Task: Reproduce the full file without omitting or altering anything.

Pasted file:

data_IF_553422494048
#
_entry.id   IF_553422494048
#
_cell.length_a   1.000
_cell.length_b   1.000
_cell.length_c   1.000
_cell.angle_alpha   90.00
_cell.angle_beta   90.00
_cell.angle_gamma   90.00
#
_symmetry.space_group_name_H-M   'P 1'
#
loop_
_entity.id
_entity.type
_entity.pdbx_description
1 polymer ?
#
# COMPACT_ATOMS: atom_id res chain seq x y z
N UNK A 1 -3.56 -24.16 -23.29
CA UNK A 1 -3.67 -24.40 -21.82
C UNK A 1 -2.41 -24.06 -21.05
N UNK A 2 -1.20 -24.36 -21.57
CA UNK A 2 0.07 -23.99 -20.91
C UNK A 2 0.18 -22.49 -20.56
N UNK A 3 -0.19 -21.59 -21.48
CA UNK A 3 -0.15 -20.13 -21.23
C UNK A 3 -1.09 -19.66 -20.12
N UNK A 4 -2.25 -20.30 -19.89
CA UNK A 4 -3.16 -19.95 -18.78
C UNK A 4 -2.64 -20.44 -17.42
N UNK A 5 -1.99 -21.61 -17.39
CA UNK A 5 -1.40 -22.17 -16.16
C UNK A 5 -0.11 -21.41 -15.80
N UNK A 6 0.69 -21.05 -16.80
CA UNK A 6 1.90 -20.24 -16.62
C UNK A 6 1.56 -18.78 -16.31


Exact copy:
data_IF_553422494048
#
_entry.id   IF_553422494048
#
_cell.length_a   1.000
_cell.length_b   1.000
_cell.length_c   1.000
_cell.angle_alpha   90.00
_cell.angle_beta   90.00
_cell.angle_gamma   90.00
#
_symmetry.space_group_name_H-M   'P 1'
#
loop_
_entity.id
_entity.type
_entity.pdbx_description
1 polymer ?
#
# COMPACT_ATOMS: atom_id res chain seq x y z
N UNK A 1 -3.56 -24.16 -23.29
CA UNK A 1 -3.67 -24.40 -21.82
C UNK A 1 -2.41 -24.06 -21.05
N UNK A 2 -1.20 -24.36 -21.57
CA UNK A 2 0.07 -23.99 -20.91
C UNK A 2 0.18 -22.49 -20.56
N UNK A 3 -0.19 -21.59 -21.48
CA UNK A 3 -0.15 -20.13 -21.23
C UNK A 3 -1.09 -19.66 -20.12
N UNK A 4 -2.25 -20.30 -19.89
CA UNK A 4 -3.16 -19.95 -18.78
C UNK A 4 -2.64 -20.44 -17.42
N UNK A 5 -1.99 -21.61 -17.39
CA UNK A 5 -1.40 -22.17 -16.16
C UNK A 5 -0.11 -21.41 -15.80
N UNK A 6 0.69 -21.05 -16.80
CA UNK A 6 1.90 -20.24 -16.62
C UNK A 6 1.56 -18.78 -16.31